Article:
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Rural Missouri Magazine
A recipe for togetherness
Preparing fanciful meals over an open fire unites people and teaches the lost art of cooking

by Bob McEowen

Beverly Moore laughs while supervising participants in a Huckleberry Hollow Campfire Cuisine clinic. Beverly and her husband, Dan, facilitate corporate team-building exercises and other group activities centered on open-fire cooking. Participants, from left, Ron Weigand and Chrissy Kerkvliet decorate a Black Forest ribbon cake prepared in a Dutch oven while Kristen Kietzman looks on.

Florida jambalaya, island chicken and rice, roasted vegetables, cheesy squash casserole and Black Forest ribbon cake — the menu sounds like it might come from an upscale restaurant. But these dishes will be prepared outside, over an open fire, by people who have never cooked together before.

“Each fire pit will do a main dish, a side dish and a dessert,” Beverly Moore explains to a group of friends and relatives seated in lawn chairs around a fire pit. “It takes about two hours to cook your meal. And you’re busy the whole time.”

The spectators soon become participants as Beverly and her husband, Dan, divide their guests into teams and turn them loose for an afternoon of supervised campfire cooking. Before the day is done, they’ll enjoy a veritable feast prepared in cast-iron Dutch ovens.

Participants at a Huckleberry Hollow Campfire Cuisine clinic lift the lid of a Dutch oven to check a casserole prepared over an open fire. Dutch ovens feature a lid that can be loaded with hot coals to supply heat from the top.

By doing so, the Moores’ guests will join a growing number of Americans who have discovered outdoor cooking as a recreational activity.Spurred in part by a Missouri-based television show, campfire cooking is gaining in popularity and bringing friends and family together at the same time.

“It’s not really hard. It’s just a matter of learning how to control the temperature of your fire and not getting in a big hurry,” Dan says. “Once you learn the basics, you get pretty brave. You think there isn’t anything you can’t do.”

The Moores, members of Osage Valley Electric Cooperative, are proof that confidence grows quickly over an open fire. The couple attended a campfire cooking class three years ago. Two years ago, they launched Huckleberry Hollow Campfire Cuisine, a business that facilitates corporate team-building exercises, church retreats and other group activities centered on open-fire cooking at their home near Freeman.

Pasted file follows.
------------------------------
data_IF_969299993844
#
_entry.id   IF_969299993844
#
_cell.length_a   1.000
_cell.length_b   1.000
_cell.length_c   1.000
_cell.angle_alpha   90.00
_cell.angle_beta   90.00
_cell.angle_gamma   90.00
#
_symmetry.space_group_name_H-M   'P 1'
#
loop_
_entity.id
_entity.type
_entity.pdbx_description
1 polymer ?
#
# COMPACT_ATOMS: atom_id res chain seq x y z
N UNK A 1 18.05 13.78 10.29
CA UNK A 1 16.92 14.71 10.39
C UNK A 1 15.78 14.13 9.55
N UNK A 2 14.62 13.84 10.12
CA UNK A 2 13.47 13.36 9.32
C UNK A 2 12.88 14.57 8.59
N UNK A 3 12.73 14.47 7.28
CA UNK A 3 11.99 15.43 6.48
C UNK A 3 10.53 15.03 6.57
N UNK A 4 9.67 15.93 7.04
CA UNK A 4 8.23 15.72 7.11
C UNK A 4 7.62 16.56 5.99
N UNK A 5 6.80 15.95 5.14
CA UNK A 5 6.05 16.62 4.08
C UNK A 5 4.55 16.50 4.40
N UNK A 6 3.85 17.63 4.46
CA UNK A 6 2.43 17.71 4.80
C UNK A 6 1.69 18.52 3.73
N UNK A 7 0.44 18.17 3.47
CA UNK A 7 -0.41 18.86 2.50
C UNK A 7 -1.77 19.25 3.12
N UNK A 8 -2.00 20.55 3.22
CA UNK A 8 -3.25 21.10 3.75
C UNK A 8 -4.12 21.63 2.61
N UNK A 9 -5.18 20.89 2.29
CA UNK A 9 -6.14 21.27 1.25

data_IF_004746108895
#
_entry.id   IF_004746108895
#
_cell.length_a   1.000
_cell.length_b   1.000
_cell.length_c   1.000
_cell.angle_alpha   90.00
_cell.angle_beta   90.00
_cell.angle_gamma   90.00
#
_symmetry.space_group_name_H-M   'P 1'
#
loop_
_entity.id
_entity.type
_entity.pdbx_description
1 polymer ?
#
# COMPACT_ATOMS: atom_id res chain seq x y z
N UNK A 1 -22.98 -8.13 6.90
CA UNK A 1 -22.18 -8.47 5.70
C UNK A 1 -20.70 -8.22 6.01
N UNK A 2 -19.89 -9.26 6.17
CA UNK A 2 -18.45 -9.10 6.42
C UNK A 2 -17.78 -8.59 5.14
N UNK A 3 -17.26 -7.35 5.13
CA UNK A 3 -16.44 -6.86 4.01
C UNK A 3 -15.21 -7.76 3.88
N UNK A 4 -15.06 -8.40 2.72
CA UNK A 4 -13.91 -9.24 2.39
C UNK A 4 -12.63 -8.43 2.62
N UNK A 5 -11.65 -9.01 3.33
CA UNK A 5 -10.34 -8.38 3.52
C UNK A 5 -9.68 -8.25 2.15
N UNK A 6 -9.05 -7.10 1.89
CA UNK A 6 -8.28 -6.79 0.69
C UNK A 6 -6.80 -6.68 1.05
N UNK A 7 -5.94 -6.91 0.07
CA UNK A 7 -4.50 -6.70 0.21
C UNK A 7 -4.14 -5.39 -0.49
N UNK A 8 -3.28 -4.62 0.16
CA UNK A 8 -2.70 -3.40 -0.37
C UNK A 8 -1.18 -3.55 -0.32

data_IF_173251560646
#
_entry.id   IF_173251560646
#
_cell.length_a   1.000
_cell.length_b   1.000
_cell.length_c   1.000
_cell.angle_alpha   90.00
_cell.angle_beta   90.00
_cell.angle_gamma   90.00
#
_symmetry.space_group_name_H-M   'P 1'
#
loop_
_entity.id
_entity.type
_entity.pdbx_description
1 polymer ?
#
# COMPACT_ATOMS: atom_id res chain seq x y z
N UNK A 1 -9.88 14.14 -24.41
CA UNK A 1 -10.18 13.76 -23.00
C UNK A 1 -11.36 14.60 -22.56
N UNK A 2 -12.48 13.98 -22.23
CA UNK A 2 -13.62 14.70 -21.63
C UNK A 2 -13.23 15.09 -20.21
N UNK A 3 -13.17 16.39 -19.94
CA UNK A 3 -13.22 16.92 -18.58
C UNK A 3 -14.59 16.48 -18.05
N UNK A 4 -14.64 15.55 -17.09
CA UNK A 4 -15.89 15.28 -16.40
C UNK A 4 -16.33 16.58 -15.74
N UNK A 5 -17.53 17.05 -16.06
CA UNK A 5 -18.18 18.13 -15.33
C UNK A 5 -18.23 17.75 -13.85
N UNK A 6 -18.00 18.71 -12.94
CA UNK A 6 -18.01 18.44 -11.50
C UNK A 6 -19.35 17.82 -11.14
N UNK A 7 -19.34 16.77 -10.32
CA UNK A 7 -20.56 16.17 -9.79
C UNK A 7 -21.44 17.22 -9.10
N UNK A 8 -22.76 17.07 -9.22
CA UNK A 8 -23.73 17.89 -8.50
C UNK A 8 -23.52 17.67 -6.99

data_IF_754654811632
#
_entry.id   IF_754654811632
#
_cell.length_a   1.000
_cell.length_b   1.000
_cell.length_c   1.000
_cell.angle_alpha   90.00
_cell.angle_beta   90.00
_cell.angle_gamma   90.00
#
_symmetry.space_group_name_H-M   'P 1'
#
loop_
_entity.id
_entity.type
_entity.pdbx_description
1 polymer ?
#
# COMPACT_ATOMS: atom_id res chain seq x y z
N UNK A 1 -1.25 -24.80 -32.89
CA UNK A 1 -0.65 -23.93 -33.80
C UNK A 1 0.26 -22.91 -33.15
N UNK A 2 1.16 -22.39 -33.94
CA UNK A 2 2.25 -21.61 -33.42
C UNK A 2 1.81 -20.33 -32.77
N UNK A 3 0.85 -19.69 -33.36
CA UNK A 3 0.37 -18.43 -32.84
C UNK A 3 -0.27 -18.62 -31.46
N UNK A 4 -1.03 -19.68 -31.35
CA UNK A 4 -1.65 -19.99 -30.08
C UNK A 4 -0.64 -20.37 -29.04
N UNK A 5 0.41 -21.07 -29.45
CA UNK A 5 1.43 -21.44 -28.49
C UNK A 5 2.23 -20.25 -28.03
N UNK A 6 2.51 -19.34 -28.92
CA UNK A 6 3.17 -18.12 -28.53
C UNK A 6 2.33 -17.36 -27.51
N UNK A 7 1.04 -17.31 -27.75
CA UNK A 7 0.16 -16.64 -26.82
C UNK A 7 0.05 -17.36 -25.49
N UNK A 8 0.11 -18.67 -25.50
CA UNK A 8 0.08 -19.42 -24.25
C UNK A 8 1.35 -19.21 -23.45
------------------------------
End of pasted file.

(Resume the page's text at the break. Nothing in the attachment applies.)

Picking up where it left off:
With a promise to “rekindle your spirit,” Bev and Dan open their idyllic lakeside property to groups as large as 50, who turn out culinary treats beyond their wildest imagination.

The inspiration for the Moore’s enterprise is “Campfire Café,” a television program aired on the RFD-TV satellite network and many cable TV systems. Based in Marble Hill, the show introduces viewers to the joys of outdoor cooking.

Bob Alford, right, films his wife, Pam, prepare a meal during production of an episode of "Campfire Café." The television program, aired primarily on the RFD-TV satellite network, teaches viewers to prepare elaborate meals over an open fire.

“Campfire Café” is the brainchild of Web site designer and television producer Pam Alford and her husband, Bob, a retired pilot. After five years with an Alabama cowboy as frontman, Pam has stepped in front of the camera to lead the show, which has always featured her recipes. Each week, Pam and her co-host, former jockey Larry Wiseheart, prepare a main dish, a side dish and a dessert over an open fire.

“What we do is not just campground food. It’s not bacon and beans,” Pam says. “It’s gourmet campfire cuisine.”

Indeed, the recipes she presents on “Campfire Café” — as well as in her cookbook, “Over the Open Fire” — rarely fit the mold of camp fare. Apple and herb-stuffed pork chops, lemon-poppy seed pound cake, creamy artichoke chowder and seafood quiche sound like dishes that would be difficult to make in the kitchen. But regular viewers pull these and other delights off the campfire with ease.

Pam Alford and Larry Wiseheart are the hosts of "Campfire Café." Each week they prepare a main dish, a side dish and a dessert using cast-iron cookware and an open fire.

“There is no reason why you can’t eat like this outdoors. It’s not that big a deal,” Pam says as she slices into an olive-stuffed pork roast prepared for an upcoming episode. “This was less effort than throwing together a pot of chili.”

Pam and her EMG Productions company have taken the “Campfire Café” show on the road, filming episodes at Opryland, the Jack Daniels Distillery and the Hank Williams estate. In nearly 150 half-hour shows they’ve prepared meals on campfires, backyard fire pits and over an open hearth. In 2006 they conducted a nationwide tour of campfire cooking clinics held at KOA campgrounds.

Many of the dishes Pam features — the same recipes Beverly and Dan teach their clients to make — are prepared in a Dutch oven. Also called a camp oven, the Dutch oven is based on iron cookware produced in Holland in the 1600s, but Europeans were baking in metal pots centuries before. American Colonists added a flanged lid and legs to lift the Dutch oven off the coals. The most prominent feature of a “modern” Dutch oven, the lip allows coals to be placed on top of the pot to provide heat from above.

This meal of Olive-stuffed pork roast with roasted vegetables was prepared over an open fire for an upcoming episode of the “Campfire Café” television broadcast.

“Basically, it’s an outdoor oven,” Beverly says. “Anything that you can cook in your kitchen, you can cook in your Dutch oven over a fire.”

The Alfords sell Dutch ovens, cast-iron skillets and an array of devices for suspending the cookware above a fire pit on their Web site. But Pam is quick to insist the “Campfire Café” broadcast is not about equipment.

“We use Dutch ovens, but we are not a Dutch oven cooking show. We’re just a cooking show,” Pam says.

Pam grew up near the Gulf Coast of Mississippi and learned to cook at an early age. She got a crash course in outdoor cooking after Hurricane Camille ripped through her hometown. History came full circle in 2005 as viewers of RFD-TV wrote the Alfords to say the show helped them survive Hurricanes Katrina and Rita.